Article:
Earlier this year, Mikkel Svenstrump, CIO of the Danish pension fund ATP, said at a conference that he was concerned that private equity could “potentially” become a Ponzi scheme – pointing to the fact that 80% of the exits from the fund’s private equity portfolio were either to other PE firms or through continuation fund deals. New Jersey State Investment Council members, referencing Svenstrump’s comments, expressed concern about the industry selling to itself. LPs often have concerns about PE-to-PE deals because they may be a backer of both firms.

Michelle Davidson, co-head, advisory Americas for consultant Askia, said at the New Jersey SIC meeting “that’s where you don’t want to be an index and have exposure to too many managers.” She said it’s “not helpful” to have a one portfolio company “traded amongst your own portfolio.” Investors, she said, need to be “thoughtful and have a diversified portfolio.”

Continuation funds, meanwhile, raise concerns because of the general partner’s involvement in valuing the company. A recent survey from placement agent Capstone Partners found that LPs are not aligned with GPs on such transactions because of concerns about pricing, conflict of interest, the lack of carry rollover and motivation. As a result, many large institutional investors often opt to take the liquidity as opposed to re-investing in the new fund.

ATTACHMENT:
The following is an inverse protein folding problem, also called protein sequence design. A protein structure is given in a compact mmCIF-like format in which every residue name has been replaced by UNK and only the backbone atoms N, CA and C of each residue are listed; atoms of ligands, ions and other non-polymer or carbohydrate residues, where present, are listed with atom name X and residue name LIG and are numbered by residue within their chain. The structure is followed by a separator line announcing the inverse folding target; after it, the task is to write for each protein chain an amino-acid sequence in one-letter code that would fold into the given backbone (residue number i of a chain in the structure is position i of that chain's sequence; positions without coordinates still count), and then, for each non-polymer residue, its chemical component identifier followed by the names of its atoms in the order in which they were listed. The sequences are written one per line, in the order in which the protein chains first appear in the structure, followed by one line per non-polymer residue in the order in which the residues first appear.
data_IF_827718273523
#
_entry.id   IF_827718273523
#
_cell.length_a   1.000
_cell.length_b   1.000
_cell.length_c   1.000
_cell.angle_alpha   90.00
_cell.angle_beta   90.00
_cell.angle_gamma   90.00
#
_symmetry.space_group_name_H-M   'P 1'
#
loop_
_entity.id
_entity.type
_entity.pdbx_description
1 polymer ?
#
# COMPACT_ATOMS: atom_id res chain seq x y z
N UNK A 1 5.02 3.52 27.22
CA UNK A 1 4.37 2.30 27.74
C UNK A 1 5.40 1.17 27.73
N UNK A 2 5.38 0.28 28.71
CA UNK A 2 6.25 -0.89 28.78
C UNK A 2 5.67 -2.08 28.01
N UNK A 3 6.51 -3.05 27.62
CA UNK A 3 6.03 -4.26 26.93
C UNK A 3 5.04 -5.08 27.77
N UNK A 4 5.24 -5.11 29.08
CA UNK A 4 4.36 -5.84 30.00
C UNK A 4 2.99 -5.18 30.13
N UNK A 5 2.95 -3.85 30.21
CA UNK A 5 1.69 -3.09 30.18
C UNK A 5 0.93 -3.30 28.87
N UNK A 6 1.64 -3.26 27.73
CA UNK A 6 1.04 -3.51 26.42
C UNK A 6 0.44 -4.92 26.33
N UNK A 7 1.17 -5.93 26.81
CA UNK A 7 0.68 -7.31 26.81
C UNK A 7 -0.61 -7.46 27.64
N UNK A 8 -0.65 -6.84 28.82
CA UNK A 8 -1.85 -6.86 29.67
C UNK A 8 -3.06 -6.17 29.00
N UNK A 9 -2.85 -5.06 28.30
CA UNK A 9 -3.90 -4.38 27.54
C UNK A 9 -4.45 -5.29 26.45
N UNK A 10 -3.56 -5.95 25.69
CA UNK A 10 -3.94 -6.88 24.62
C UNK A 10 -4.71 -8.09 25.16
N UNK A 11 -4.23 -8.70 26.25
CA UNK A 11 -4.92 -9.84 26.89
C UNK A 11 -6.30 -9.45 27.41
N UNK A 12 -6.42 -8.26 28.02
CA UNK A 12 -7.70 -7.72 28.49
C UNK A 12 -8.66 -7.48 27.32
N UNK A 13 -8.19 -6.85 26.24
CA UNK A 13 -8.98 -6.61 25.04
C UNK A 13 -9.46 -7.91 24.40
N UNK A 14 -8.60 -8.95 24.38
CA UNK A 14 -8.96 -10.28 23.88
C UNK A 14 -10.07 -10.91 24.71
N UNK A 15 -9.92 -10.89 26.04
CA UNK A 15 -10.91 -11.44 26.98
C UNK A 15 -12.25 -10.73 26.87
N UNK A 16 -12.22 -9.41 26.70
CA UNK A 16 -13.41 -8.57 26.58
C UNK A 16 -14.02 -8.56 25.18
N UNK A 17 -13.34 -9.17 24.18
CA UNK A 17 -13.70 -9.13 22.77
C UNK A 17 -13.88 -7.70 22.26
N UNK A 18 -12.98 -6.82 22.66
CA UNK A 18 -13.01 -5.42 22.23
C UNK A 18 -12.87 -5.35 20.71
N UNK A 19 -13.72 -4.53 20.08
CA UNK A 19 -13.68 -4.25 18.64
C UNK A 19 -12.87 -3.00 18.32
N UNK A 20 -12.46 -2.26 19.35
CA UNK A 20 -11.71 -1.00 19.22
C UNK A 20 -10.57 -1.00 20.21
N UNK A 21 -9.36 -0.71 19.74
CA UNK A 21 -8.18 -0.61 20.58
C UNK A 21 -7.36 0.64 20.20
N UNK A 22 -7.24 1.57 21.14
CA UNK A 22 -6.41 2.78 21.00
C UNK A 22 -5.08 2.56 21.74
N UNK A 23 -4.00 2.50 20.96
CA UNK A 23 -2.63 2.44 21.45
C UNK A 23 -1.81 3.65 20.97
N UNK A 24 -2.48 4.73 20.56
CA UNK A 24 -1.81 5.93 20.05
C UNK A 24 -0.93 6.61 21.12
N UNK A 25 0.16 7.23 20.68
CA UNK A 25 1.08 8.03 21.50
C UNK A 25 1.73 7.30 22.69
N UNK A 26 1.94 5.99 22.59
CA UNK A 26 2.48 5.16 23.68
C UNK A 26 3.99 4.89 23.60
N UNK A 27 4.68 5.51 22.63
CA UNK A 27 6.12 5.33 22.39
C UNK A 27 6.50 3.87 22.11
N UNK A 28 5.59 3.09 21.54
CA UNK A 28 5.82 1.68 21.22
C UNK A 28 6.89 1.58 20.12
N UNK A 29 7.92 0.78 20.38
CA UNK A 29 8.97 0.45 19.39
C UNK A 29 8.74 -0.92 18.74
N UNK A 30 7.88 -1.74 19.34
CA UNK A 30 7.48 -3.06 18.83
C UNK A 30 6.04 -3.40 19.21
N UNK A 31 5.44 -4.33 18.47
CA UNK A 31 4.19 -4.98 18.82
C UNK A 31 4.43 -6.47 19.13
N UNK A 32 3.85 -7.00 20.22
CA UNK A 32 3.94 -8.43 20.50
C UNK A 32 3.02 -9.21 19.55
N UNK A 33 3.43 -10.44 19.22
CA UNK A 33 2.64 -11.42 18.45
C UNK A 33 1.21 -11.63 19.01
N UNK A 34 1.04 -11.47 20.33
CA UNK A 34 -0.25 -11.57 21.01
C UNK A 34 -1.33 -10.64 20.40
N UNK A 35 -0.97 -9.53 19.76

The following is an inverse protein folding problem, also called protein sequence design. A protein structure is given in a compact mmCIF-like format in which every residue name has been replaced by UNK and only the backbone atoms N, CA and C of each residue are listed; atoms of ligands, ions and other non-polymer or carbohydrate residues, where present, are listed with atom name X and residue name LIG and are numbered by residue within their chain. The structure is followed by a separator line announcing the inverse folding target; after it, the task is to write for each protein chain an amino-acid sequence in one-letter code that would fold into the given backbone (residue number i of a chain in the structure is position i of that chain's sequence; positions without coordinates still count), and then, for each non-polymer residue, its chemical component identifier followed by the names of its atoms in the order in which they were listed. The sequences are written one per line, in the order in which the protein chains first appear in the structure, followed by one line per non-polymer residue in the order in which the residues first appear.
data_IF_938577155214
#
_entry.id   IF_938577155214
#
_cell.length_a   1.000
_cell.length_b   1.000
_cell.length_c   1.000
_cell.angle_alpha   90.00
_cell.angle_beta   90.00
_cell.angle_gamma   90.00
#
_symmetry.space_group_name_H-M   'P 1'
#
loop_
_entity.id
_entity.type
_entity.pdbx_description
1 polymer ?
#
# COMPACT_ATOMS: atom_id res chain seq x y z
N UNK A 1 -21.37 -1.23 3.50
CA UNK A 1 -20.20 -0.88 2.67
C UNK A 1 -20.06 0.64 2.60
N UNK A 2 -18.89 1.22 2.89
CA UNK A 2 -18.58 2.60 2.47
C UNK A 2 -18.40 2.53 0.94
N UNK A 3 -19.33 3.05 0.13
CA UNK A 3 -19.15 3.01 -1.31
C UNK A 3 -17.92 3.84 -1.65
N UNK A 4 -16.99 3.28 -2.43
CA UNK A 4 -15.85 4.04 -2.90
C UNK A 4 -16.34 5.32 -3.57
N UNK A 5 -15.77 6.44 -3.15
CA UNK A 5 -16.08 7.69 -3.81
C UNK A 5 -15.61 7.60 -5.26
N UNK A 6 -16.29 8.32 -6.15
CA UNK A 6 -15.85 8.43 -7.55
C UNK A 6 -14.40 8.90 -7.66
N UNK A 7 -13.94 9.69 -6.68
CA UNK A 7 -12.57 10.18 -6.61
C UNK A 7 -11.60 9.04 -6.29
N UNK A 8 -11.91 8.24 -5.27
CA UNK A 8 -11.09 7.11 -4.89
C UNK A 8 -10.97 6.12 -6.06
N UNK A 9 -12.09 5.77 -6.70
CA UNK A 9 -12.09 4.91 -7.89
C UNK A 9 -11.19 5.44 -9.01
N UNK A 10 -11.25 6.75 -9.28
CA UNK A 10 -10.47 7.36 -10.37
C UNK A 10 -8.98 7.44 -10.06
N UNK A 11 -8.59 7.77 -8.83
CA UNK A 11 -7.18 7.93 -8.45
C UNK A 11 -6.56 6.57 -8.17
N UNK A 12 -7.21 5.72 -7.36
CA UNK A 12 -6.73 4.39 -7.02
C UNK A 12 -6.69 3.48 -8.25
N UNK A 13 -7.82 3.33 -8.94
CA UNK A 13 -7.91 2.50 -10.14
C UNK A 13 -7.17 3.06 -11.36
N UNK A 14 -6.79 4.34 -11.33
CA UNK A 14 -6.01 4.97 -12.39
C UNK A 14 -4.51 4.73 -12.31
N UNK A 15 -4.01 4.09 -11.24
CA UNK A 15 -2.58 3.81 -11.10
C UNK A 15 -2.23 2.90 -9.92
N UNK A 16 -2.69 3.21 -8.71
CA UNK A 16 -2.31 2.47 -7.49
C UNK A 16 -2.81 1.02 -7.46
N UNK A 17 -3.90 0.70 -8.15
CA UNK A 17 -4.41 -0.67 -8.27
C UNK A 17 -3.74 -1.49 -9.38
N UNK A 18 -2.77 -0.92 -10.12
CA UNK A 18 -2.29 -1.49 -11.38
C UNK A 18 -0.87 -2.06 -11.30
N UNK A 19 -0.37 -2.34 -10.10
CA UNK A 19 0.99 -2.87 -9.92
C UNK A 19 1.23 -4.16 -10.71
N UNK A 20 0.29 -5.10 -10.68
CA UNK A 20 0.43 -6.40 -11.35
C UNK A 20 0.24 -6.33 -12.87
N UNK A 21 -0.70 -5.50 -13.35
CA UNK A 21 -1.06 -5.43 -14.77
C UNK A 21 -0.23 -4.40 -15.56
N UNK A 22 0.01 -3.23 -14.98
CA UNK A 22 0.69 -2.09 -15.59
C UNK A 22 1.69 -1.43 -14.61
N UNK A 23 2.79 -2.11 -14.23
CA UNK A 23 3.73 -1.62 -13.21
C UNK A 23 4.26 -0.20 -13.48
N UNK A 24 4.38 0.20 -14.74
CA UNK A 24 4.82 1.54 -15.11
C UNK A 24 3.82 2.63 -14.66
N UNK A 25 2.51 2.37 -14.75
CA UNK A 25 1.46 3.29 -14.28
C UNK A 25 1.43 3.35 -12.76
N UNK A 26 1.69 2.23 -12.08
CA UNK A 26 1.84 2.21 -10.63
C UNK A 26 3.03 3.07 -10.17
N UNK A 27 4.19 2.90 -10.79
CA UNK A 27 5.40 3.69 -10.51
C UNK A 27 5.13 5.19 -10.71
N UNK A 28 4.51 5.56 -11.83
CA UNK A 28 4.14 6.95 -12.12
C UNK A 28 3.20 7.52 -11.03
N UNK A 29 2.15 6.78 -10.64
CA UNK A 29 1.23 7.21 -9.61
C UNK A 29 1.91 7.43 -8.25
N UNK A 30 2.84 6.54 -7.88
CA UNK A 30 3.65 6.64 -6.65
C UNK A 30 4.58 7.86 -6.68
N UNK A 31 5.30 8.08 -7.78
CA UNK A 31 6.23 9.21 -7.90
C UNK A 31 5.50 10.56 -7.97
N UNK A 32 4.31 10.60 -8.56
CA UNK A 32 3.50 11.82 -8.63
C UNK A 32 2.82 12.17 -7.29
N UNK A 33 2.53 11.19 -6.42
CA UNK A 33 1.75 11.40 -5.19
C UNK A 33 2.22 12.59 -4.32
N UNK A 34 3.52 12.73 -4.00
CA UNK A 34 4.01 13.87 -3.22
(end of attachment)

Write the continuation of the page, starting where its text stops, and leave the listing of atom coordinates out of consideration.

A majority of the secondary activity in 2021 was tied to GPs raising continuation funds. Those transactions have been a bit slower this year, owing to the uncertainty over valuations, but appear to be picking up steam. Zenyth Partners, which invested in healthcare services, received backing from BlackRock, Manulife Investment and Newbury Partners to continue its involvement with three portfolio companies. Seven Point Equity Partners, meanwhile, received support from its existing limited partners and new institutional investors led by Timber Bay Partners to continue its ownership of The RiteScreen Company, a manufacturer of window and patio door screens.


Mark Perry, a managing director with Wilshire Advisors, said there’s “so much momentum” related to continuation funds that they’ve become “a significant part of the secondary market.” The firm, however, has not invested in any such funds, the result of “getting stuck” on how the incentives “line up with limited partners and valuations.”


Fund Stake Prices Declining on Secondary Market

Investors who
are overallocated to private equity could, in theory, lessen the problem by selling fund positions in the secondary market. Prices for private equity stakes are selling 15% to 20% below net asset value and some venture capital stakes are selling 25% to 30% below NAV. Investors are seeing potential value in their portfolio and holding off on such transactions – for now.

“It’s tough for a lot of LPs,” said SBA’s Bradle. “If you didn’t sell in late 2021 or early 2022, you’re not going to like the price today. That may change – but it’s unlikely to change in the near term.”


A chief investment officer of a multi-billion-dollar public pension plan that is currently overallocated to private equity said selling into the secondary market could “work with an adviser to meet pricing objectives and minimize transaction risk. However, we are not running to the gates to begin trimming – not just yet – but will take a methodical and deliberate approach.” He said his preference would be to explore purchasing secondary interests “at a deep discount and only sell into the secondary market as a last resort.”